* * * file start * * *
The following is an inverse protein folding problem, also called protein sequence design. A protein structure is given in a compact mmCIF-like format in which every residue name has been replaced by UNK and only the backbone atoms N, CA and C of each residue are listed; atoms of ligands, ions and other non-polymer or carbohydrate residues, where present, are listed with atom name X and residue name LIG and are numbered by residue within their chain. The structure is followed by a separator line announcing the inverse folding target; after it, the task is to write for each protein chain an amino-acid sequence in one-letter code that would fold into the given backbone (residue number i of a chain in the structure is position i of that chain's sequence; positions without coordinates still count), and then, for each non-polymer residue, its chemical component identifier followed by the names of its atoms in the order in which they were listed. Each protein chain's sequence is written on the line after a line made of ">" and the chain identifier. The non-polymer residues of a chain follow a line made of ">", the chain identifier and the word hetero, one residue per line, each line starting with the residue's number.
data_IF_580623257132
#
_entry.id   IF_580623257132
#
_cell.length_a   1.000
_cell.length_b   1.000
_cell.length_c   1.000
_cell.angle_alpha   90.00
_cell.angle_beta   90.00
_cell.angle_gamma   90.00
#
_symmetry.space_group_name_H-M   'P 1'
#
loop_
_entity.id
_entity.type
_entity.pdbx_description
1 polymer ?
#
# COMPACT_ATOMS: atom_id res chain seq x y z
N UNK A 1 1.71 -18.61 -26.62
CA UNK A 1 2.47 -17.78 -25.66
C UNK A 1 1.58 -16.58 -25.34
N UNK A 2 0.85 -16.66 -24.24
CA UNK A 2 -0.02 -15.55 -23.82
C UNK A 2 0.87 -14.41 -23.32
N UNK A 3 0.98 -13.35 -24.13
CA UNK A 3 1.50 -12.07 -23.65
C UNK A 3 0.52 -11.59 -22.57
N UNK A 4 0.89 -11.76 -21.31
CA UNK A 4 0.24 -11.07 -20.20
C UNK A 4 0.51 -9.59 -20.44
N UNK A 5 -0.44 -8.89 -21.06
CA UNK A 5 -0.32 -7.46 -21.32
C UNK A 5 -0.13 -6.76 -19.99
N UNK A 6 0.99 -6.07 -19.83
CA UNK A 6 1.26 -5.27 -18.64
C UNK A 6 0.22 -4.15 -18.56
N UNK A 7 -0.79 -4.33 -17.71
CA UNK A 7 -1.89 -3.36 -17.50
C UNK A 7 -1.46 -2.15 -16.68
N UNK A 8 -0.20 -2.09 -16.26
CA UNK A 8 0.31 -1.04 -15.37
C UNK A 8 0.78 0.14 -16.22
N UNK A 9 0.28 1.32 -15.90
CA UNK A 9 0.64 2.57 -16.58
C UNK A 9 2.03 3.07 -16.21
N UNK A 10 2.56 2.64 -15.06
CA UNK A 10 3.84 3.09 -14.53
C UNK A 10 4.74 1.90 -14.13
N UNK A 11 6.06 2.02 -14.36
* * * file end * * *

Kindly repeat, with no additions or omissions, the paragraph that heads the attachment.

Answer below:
The following is an inverse protein folding problem, also called protein sequence design. A protein structure is given in a compact mmCIF-like format in which every residue name has been replaced by UNK and only the backbone atoms N, CA and C of each residue are listed; atoms of ligands, ions and other non-polymer or carbohydrate residues, where present, are listed with atom name X and residue name LIG and are numbered by residue within their chain. The structure is followed by a separator line announcing the inverse folding target; after it, the task is to write for each protein chain an amino-acid sequence in one-letter code that would fold into the given backbone (residue number i of a chain in the structure is position i of that chain's sequence; positions without coordinates still count), and then, for each non-polymer residue, its chemical component identifier followed by the names of its atoms in the order in which they were listed. Each protein chain's sequence is written on the line after a line made of ">" and the chain identifier. The non-polymer residues of a chain follow a line made of ">", the chain identifier and the word hetero, one residue per line, each line starting with the residue's number.